If facilities remain open, the owners corporation should be posting warnings that it is a ‘use at your own risk’ scenario to try to limit any potential liability. As for walking in the grounds of a scheme, provided the 1.5m guideline and the less than two guidelines are adhered to, this should not be an issue. We are allowed outside for exercise.
This post appears in Strata News #338.
Question: For facilities in a NSW strata complex, should we be closing our hardly used outdoor pool? Is it ok for two people to swim and sunbake in the pool area? No one has complained as yet.
Answer: If your scheme believes that it can adequately clean the pool, any gates, steps, railings and changing facilities that anyone using the pool may come into contact with then it may be content with taking the risk of leaving the pool open.
The Public Health Order referred to recreation facilities (indoor) and public outdoor pools so your scheme can’t rely on the Order to close the outdoor pool. I don’t have access to the information as to why public outdoor pools were closed, whether it was from a real risk of infection spreading from using the pool (in think people touching the edges, ladders, using changing facilities etc) or as people would gather in these areas.
You note that the pool is hardly used so it may not be a risk from using the pool. The general public doesn’t have that data. However, I also noted the need for schemes to protect themselves from negligence claims and that this in itself was a good reason to close down facilities.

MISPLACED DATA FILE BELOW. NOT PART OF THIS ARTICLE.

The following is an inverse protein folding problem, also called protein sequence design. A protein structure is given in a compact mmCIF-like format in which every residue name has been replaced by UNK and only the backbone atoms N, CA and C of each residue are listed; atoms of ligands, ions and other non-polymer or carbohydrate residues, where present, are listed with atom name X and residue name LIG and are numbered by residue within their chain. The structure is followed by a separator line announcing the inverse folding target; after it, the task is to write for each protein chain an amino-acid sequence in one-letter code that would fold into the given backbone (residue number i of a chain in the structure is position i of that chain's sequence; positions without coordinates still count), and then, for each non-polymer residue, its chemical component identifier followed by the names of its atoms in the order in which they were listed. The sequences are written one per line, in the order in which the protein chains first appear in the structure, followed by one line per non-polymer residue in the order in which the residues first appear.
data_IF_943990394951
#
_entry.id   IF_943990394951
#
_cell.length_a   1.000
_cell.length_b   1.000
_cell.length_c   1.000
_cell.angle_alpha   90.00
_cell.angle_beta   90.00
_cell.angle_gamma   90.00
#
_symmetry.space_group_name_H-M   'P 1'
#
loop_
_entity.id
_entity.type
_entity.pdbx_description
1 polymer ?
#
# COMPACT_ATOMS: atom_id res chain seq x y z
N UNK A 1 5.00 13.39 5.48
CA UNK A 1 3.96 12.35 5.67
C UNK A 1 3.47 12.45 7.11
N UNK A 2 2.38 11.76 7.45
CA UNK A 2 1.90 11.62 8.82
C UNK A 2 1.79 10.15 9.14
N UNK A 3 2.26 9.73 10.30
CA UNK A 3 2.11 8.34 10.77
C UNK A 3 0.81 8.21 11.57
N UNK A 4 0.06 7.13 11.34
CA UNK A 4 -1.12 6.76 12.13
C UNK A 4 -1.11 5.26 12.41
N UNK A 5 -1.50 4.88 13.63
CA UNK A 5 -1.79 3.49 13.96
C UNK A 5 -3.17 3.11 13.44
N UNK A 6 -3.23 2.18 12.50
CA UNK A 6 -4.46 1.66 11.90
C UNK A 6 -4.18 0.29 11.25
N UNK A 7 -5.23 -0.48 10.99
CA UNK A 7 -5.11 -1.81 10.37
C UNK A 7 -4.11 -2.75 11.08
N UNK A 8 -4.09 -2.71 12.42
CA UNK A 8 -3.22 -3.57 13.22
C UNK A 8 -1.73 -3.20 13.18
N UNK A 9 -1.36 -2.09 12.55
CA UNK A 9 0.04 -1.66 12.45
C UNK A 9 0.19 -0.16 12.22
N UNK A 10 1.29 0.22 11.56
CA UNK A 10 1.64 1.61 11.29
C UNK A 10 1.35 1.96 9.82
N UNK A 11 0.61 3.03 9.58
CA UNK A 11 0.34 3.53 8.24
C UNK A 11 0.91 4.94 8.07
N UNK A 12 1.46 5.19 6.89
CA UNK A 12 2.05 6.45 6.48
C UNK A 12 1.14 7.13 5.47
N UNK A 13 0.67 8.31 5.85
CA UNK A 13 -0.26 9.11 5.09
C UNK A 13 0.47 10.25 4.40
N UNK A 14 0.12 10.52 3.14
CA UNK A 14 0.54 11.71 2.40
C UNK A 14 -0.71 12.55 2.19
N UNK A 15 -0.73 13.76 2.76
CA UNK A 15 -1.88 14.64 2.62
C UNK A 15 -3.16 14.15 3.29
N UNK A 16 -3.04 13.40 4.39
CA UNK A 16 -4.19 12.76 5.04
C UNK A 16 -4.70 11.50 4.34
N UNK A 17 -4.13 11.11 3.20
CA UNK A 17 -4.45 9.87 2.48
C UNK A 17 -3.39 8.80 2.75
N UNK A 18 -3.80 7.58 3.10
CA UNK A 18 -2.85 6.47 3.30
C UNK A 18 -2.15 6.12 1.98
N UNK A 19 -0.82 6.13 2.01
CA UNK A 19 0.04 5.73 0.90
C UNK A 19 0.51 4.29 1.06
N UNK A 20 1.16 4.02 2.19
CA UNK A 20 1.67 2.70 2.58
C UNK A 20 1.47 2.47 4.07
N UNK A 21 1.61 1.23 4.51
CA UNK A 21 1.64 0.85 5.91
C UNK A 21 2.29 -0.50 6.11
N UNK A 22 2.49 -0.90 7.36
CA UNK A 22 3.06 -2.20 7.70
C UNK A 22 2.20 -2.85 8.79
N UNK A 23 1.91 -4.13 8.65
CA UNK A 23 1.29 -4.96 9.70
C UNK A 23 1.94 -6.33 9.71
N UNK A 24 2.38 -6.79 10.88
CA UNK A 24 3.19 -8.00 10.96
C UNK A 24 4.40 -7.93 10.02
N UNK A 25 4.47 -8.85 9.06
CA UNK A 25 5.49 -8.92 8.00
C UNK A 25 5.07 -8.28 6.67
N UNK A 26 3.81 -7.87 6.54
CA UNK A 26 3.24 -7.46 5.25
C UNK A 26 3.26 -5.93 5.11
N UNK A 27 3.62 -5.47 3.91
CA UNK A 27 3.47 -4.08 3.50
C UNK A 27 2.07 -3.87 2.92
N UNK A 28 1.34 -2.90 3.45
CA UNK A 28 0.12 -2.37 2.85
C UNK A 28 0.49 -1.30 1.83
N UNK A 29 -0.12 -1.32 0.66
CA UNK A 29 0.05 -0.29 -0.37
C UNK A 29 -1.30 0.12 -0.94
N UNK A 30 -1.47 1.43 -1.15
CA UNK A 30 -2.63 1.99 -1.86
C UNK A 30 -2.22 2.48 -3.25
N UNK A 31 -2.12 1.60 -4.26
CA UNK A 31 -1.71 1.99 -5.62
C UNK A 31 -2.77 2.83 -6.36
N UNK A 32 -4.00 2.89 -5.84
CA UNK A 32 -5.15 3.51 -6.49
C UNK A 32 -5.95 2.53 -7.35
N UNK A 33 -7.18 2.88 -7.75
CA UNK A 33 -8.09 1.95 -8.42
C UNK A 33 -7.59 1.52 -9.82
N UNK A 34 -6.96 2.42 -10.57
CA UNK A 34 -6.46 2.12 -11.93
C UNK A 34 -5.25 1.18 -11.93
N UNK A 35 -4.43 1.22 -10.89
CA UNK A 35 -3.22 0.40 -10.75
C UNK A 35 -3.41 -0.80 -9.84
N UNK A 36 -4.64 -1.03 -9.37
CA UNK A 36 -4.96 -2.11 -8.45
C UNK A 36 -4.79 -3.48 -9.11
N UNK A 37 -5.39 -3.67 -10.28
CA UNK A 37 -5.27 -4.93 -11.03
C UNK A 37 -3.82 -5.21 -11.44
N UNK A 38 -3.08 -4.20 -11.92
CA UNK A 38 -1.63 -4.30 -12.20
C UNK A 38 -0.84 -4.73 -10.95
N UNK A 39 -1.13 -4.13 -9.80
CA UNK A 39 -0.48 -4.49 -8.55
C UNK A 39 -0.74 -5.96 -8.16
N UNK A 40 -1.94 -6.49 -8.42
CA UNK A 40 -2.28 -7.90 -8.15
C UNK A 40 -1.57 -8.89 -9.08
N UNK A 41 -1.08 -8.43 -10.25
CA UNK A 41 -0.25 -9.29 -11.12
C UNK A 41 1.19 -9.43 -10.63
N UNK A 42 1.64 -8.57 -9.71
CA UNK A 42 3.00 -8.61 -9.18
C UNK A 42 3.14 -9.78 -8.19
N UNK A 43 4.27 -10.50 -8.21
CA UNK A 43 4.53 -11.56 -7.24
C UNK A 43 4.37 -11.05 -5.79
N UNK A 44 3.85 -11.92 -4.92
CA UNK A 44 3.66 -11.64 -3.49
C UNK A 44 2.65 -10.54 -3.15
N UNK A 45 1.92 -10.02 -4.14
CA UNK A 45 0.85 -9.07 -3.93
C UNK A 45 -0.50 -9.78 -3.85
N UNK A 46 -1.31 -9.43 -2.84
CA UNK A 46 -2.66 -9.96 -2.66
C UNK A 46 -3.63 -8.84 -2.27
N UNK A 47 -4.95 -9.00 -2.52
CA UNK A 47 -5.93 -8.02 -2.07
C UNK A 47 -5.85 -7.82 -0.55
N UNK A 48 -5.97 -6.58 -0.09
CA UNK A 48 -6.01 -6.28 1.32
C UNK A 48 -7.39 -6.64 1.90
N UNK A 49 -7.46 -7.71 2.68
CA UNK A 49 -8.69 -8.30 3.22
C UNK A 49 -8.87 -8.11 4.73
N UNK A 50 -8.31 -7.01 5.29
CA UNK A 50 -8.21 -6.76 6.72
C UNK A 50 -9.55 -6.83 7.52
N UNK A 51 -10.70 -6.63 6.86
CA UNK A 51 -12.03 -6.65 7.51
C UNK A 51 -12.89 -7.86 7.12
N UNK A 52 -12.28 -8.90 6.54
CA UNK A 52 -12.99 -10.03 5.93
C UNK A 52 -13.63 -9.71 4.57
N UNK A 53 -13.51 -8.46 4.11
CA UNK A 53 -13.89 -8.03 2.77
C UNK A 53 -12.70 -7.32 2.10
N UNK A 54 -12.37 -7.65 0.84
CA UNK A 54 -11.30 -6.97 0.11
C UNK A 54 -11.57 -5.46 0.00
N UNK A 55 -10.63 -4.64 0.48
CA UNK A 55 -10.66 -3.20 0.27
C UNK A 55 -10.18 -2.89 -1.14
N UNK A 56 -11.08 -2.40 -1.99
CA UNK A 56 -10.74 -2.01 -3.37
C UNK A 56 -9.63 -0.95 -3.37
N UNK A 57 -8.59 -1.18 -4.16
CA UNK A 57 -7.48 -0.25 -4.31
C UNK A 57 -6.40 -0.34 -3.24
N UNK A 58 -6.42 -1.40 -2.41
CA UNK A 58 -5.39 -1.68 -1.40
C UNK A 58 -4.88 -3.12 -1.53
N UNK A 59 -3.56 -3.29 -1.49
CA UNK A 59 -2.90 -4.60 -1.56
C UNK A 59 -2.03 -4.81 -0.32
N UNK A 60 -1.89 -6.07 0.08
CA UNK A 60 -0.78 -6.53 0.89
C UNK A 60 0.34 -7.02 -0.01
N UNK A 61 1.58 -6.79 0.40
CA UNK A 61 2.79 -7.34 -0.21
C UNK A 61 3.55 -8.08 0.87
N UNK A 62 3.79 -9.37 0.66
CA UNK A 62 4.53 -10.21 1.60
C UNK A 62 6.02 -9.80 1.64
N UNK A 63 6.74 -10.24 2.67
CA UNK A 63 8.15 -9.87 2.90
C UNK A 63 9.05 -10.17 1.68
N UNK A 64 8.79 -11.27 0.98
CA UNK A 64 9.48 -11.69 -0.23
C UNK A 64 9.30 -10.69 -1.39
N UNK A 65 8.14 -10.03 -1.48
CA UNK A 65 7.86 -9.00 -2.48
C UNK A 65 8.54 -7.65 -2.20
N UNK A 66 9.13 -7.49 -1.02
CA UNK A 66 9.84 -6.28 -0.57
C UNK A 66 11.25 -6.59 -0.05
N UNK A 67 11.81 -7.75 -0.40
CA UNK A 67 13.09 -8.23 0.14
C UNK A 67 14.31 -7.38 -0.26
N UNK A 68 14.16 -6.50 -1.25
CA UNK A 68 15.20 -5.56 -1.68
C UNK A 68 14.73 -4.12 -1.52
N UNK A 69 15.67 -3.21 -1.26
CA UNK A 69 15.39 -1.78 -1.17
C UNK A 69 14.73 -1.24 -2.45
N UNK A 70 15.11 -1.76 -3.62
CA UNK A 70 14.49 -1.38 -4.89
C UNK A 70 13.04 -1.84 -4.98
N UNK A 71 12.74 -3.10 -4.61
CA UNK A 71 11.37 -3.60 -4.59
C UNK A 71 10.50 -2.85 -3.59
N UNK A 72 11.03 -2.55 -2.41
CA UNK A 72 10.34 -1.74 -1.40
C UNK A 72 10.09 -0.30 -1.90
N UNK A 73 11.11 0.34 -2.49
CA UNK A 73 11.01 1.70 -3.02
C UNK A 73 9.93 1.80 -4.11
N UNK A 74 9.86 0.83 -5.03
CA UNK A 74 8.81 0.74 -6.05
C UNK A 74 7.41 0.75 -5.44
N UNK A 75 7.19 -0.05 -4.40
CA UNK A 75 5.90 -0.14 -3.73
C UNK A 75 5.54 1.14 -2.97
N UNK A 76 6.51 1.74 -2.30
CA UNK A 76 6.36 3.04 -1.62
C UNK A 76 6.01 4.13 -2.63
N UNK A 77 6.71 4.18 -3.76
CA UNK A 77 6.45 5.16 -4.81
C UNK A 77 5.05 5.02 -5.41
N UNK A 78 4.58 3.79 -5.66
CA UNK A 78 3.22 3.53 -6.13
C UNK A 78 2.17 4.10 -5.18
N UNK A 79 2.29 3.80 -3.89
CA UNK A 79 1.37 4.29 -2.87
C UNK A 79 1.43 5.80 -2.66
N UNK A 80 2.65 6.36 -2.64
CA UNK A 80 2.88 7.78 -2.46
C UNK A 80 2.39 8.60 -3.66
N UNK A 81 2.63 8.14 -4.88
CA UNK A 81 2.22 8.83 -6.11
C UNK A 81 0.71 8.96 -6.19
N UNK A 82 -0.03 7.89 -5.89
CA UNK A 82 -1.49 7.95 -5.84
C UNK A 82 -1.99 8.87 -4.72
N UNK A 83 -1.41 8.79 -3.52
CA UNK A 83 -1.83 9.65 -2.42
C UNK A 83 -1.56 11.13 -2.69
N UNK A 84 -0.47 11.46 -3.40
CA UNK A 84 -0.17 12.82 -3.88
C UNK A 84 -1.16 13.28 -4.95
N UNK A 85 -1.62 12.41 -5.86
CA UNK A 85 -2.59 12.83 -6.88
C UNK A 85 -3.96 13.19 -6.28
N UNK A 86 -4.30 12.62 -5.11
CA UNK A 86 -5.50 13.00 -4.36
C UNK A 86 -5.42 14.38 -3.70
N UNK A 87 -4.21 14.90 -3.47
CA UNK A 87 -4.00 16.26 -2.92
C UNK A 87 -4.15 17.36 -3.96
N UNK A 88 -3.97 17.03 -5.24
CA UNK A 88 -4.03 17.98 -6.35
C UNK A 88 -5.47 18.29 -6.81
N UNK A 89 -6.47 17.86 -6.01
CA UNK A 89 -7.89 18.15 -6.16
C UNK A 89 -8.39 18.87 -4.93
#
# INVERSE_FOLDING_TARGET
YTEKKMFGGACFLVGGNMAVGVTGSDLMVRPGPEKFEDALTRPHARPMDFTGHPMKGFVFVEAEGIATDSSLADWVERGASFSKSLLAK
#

If your scheme believes that it can adequately clean the pool, any gates, steps, railings and changing facilities that anyone using the pool may come into contact with then it may be content with taking the risk of leaving the pool open. If it does that, it should be informing residents of the cleaning schedules for the area, the potential risk and a warning to try to limit its liability.
My concern is how much cleaning is going to be considered enough and does your scheme have the capacity to undertake increased cleaning? Does it have to be after every person for instance? Also, is your scheme prepared to run the risk that the pool becomes a hot spot for residents to gather?
My final query is whether your scheme asked residents to notify them if they are required to be in quarantine and what arrangements have been put in place to assist these people and also to protect other residents?
This post appears in Strata News #338.
Have a question about whether Owners Corporations should close their facilities or something to add to the article? Leave a comment below.
- SCA (NSW): Concern About Growing Impact of Coronavirus Disease 2019 in NSW
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- Strata Committee Concerns
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- NSW Strata Legislation
Looking for strata information concerning your state? For state-specific strata information, take a look here.
Are you not sure about some of the strata terms used in this article? Take a look at our NSW Strata Glossary to help with your understanding.